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Advice for Coaches - 9 Simple Tips

Advice for Coaches - 9 Simple Tips

It's time for the Ohio High School Football Playoffs - London High School faces off against Cincinnati Taft this Saturday.  Our weight training is dialed in - the varsity's volume is much lower than the off-season but we keep progressing every cycle and we are lifting the heaviest weights we ever had.  The in-season is when I want the kids strongest, biggest and in the best shape. It makes no sense to maintain, regress or (even worse) take time off.  Do you want your kids to be at their best in October or March?

In the spirit of the playoffs, here is some advice for strength coaches.

  • Don’t coach what you don’t know; this doesn’t mean stop learning but don’t put something into your athletes’ training without knowing the implications or how it effects the athlete.
  • Know your program! Know the trap doors, what you can move in/out, how to change it if you need to, know where you can add to it. It is YOUR program; you should be insanely intimate with every part of it and how it relates to each other.

  • Learn to communicate; coaching is NOT being a personal trainer.  It is not better or worse than personal training; it is just different. Coaching is NOT being a cheerleader.  Coaching is part training knowledge, communication, earning respect, developing personal relationships, understanding each athlete and knowing how to control a large group.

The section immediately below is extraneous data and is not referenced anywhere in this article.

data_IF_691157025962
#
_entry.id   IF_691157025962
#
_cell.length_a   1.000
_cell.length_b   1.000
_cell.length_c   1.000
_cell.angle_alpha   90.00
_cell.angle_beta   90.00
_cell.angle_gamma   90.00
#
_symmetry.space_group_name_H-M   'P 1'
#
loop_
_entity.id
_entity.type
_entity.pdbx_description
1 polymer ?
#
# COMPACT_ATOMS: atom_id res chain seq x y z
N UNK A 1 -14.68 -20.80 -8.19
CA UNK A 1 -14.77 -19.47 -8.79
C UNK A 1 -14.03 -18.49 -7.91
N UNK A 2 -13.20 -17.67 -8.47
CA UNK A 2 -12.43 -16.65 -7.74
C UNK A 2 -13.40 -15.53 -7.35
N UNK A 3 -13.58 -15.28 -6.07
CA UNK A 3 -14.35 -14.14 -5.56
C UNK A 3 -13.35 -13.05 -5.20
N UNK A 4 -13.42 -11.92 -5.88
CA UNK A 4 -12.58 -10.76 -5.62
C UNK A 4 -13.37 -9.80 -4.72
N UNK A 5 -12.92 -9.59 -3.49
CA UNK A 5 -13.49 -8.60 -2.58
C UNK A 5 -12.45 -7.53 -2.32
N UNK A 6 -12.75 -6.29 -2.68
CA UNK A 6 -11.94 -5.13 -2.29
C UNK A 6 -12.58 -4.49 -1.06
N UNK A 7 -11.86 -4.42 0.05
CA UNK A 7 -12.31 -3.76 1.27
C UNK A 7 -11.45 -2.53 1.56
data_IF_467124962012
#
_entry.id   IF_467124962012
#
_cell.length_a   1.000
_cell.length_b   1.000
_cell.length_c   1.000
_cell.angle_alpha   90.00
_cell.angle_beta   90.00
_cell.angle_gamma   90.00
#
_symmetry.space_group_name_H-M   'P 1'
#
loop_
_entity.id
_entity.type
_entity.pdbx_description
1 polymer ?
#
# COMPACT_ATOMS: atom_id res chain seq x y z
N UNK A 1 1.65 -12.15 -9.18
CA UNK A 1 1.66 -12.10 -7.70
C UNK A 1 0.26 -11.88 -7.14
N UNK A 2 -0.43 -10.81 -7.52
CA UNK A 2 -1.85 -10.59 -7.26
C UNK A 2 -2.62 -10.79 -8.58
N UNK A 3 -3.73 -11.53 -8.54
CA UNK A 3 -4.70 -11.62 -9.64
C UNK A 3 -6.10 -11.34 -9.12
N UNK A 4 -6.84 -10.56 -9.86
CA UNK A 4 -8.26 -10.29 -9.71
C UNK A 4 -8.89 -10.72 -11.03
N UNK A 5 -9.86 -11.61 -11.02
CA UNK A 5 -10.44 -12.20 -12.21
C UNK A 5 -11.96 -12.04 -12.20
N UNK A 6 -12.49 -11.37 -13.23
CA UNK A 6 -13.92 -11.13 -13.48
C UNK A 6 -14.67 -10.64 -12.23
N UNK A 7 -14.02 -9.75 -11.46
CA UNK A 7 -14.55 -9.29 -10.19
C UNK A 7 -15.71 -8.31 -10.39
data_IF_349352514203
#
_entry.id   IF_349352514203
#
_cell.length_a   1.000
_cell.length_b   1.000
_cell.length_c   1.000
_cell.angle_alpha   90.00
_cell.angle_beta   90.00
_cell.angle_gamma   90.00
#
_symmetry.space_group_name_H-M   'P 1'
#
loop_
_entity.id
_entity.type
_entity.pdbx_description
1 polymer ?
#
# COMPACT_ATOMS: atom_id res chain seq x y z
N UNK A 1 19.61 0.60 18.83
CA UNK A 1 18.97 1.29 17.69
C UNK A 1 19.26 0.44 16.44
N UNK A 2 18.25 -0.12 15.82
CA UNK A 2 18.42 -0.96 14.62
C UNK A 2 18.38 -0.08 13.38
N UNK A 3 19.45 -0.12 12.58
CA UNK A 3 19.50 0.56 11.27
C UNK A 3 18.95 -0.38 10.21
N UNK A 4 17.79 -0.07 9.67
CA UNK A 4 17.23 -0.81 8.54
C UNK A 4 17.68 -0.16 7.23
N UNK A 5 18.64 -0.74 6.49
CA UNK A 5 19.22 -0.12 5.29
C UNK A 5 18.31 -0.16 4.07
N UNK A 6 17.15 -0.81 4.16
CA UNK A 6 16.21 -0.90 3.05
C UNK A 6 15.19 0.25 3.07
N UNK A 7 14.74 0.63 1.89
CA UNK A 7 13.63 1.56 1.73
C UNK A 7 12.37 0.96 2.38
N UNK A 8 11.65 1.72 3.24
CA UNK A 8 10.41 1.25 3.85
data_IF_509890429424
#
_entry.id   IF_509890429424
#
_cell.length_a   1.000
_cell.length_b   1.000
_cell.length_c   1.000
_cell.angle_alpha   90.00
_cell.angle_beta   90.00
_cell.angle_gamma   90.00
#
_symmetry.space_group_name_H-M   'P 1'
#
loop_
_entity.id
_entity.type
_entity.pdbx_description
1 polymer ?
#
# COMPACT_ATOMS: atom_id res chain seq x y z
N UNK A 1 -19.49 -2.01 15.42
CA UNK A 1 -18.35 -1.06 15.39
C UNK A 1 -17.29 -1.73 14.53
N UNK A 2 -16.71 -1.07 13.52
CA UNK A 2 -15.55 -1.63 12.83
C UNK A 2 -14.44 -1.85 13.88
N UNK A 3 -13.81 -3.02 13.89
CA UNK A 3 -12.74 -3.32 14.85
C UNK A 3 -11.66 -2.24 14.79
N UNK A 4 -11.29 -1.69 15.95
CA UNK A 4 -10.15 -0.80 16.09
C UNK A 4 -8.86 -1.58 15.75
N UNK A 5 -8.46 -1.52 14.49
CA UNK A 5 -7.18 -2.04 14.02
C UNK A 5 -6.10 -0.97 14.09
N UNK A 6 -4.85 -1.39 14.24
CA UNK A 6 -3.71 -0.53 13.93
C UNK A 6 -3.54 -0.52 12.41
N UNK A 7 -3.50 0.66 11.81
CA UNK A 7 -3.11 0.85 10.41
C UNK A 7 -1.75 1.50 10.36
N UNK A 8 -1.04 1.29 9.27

• Give a shit, regardless of their worth on the field. You can have a profound effect on kids that won’t ever see the field. But expect the kids to give a shit too. Don’t waste your time and effort with the kids that barely show up or are a distraction. You only have so much to give and if you have 50 or more kids at once, you can’t let one get too much of the attention.

  • Athletes do not care about training as much as you do. If they did, you wouldn’t have a job.  Your job is less important than you think but more important than many coaches/admins/parents believe it is. Understand that there are a lot of moving parts to any successful season; just because you are a good strength coach doesn’t mean you will win. And just because you win, doesn’t make you a good strength coach. You can point to any dozen of things for reasons for success and failure.

  • HS kids aren’t that smart about training. They will make bad choices if left to them and even worse choices as a group.

  • Know your role/job. You are not a doctor or physical therapist. It’s ok to not know something and refer them to someone else whose job it is to rehab them/get them healthy.

  • The athletes you will have the largest impact on are the average or below average athlete. The freaks will always be the freaks regardless of what they do or what you do. Our job is to make the bench warmer into a contributor, a contributor into a starter, a starter into all-conference, all-conference to all-state and all-state to all-american.

  • Understand that there is a lot of stuff you cannot control:
    *Their attitude/effort – you do have some control over this but not always.
    *Their diet – largely part of the family’s culture.
    *Their parents or lack of parents.
    *School attitude
    *Social life

Yes, these things you can help mold but we are not alchemists. High school kids are not adults and they will make mistakes. And they are at the beginning of their journey of who they are, what they are and how they will be. You can help guide them but you are only one small part of their journey. Best thing you can do is be a great example through actions and giving them some hope/a chance.

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